End Of Road For Holden Commodore, Ford Falcon By 2016
Large, rear-wheel-drive, V-8-powered cars are as much a part of the historic Australian automotive identity as they have been in the U.S. But the once-ubiquitous Australian archetype is selling at record low numbers, even as the overall Australian car market is setting new sales records. The situation was inadvertently confirmed by Holden boss Mike Devereux at the 2013 Detroit Auto Show when he said the VF-series Holden Commodore would run through the end of 2016, according to a report from News.com.au. The VF Commodore will be the basis for the 2014 Chevrolet SS premium performance sedan.
Ford CEO Alan Mulally previously confirmed there are no plans to continue production of the Australia-specific Ford Falcon beyond 2016, adding the days of “one-off cars for one-off countries” are over. Devereux said Holden is looking to add a new product to its Port Elizabeth plant, and is considering an SUV or midsize car, but said that the vehicle must be a high-volume, top-10 seller, and describing the decision as “high stakes.”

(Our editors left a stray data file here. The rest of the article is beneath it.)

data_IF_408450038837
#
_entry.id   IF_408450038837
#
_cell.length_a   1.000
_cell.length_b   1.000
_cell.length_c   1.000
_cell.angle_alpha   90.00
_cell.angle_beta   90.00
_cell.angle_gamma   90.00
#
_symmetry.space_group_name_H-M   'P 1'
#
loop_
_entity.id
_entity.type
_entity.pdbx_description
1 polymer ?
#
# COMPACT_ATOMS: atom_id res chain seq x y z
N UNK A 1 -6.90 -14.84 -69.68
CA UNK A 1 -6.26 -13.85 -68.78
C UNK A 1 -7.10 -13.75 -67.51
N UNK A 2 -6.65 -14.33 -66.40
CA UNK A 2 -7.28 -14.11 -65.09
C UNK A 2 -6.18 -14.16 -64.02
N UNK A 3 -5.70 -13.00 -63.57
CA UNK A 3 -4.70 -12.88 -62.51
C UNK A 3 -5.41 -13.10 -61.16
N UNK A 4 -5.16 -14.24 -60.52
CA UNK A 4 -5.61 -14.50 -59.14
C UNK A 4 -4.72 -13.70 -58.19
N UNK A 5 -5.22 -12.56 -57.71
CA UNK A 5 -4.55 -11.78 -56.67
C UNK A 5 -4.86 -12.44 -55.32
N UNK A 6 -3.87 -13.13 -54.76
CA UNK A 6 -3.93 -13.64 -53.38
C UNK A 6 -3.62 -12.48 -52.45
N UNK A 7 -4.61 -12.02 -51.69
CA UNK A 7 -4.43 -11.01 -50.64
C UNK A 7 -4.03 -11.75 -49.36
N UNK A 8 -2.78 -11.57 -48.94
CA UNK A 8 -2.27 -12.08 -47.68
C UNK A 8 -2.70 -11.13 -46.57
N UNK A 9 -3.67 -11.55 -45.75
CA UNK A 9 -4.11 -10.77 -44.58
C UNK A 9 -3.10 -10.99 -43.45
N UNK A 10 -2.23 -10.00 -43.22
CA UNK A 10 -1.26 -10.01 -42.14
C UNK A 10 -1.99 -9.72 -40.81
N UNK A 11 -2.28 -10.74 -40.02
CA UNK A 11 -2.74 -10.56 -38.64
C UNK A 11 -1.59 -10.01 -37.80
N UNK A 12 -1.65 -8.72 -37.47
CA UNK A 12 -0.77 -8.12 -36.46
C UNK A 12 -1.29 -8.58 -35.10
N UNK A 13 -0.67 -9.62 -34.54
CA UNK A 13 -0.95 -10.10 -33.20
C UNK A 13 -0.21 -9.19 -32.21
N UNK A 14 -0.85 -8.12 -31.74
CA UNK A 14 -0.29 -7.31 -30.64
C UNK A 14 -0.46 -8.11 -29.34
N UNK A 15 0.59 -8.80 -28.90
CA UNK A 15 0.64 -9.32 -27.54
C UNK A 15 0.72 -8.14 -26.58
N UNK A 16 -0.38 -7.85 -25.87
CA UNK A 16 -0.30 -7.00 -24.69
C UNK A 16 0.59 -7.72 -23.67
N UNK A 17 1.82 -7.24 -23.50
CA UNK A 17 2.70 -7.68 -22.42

The fact that Ford has not requested any government support for manufacturing in Australia beyond 2016 is seen as another indication that the company is intending to wind down its Australian manufacturing operations.
The situation is further exacerbated by a strong Australian dollar, making imports cheap, and exports expensive. In addition, gasoline is around $6 U.S. per gallon, making the more economical import and compact models more attractive. Holden currently builds the Cruze compact sedan at its Port Elizabeth plant in South Australia.